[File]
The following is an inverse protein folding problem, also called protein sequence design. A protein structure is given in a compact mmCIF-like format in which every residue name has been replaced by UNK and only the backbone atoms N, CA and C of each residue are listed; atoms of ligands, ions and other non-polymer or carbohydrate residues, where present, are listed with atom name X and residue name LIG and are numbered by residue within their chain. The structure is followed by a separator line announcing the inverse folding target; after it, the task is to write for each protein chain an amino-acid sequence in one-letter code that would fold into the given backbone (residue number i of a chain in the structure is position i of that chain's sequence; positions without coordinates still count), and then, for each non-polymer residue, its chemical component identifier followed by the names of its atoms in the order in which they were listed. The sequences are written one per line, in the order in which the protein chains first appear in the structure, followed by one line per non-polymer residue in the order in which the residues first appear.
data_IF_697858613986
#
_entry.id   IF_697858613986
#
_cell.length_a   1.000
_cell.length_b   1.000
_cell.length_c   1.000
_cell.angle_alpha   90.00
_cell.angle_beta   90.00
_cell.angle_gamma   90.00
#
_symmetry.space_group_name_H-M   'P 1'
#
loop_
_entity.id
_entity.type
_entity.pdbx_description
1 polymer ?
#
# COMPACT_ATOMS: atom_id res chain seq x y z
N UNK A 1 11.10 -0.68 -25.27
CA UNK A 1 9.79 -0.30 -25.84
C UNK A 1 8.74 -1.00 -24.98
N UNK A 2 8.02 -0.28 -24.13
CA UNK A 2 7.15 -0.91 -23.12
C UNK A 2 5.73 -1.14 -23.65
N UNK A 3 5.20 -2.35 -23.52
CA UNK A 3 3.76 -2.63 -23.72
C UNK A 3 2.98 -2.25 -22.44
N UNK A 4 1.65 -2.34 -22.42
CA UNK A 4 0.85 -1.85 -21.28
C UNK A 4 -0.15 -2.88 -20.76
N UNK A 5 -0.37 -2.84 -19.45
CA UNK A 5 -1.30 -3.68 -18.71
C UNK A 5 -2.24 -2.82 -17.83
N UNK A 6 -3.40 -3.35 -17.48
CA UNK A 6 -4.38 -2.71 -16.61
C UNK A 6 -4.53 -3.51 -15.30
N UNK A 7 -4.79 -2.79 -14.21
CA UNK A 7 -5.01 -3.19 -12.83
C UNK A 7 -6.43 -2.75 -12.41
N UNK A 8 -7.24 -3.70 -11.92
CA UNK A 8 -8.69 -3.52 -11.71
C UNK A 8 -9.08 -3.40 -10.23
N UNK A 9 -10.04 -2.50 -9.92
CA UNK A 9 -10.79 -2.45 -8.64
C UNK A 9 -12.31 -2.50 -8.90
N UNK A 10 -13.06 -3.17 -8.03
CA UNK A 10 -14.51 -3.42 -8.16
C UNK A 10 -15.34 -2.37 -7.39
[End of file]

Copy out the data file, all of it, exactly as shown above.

The following is an inverse protein folding problem, also called protein sequence design. A protein structure is given in a compact mmCIF-like format in which every residue name has been replaced by UNK and only the backbone atoms N, CA and C of each residue are listed; atoms of ligands, ions and other non-polymer or carbohydrate residues, where present, are listed with atom name X and residue name LIG and are numbered by residue within their chain. The structure is followed by a separator line announcing the inverse folding target; after it, the task is to write for each protein chain an amino-acid sequence in one-letter code that would fold into the given backbone (residue number i of a chain in the structure is position i of that chain's sequence; positions without coordinates still count), and then, for each non-polymer residue, its chemical component identifier followed by the names of its atoms in the order in which they were listed. The sequences are written one per line, in the order in which the protein chains first appear in the structure, followed by one line per non-polymer residue in the order in which the residues first appear.
data_IF_697858613986
#
_entry.id   IF_697858613986
#
_cell.length_a   1.000
_cell.length_b   1.000
_cell.length_c   1.000
_cell.angle_alpha   90.00
_cell.angle_beta   90.00
_cell.angle_gamma   90.00
#
_symmetry.space_group_name_H-M   'P 1'
#
loop_
_entity.id
_entity.type
_entity.pdbx_description
1 polymer ?
#
# COMPACT_ATOMS: atom_id res chain seq x y z
N UNK A 1 11.10 -0.68 -25.27
CA UNK A 1 9.79 -0.30 -25.84
C UNK A 1 8.74 -1.00 -24.98
N UNK A 2 8.02 -0.28 -24.13
CA UNK A 2 7.15 -0.91 -23.12
C UNK A 2 5.73 -1.14 -23.65
N UNK A 3 5.20 -2.35 -23.52
CA UNK A 3 3.76 -2.63 -23.72
C UNK A 3 2.98 -2.25 -22.44
N UNK A 4 1.65 -2.34 -22.42
CA UNK A 4 0.85 -1.85 -21.28
C UNK A 4 -0.15 -2.88 -20.76
N UNK A 5 -0.37 -2.84 -19.45
CA UNK A 5 -1.30 -3.68 -18.71
C UNK A 5 -2.24 -2.82 -17.83
N UNK A 6 -3.40 -3.35 -17.48
CA UNK A 6 -4.38 -2.71 -16.61
C UNK A 6 -4.53 -3.51 -15.30
N UNK A 7 -4.79 -2.79 -14.21
CA UNK A 7 -5.01 -3.19 -12.83
C UNK A 7 -6.43 -2.75 -12.41
N UNK A 8 -7.24 -3.70 -11.92
CA UNK A 8 -8.69 -3.52 -11.71
C UNK A 8 -9.08 -3.40 -10.23
N UNK A 9 -10.04 -2.50 -9.92
CA UNK A 9 -10.79 -2.45 -8.64
C UNK A 9 -12.31 -2.50 -8.90
N UNK A 10 -13.06 -3.17 -8.03
CA UNK A 10 -14.51 -3.42 -8.16
C UNK A 10 -15.34 -2.37 -7.39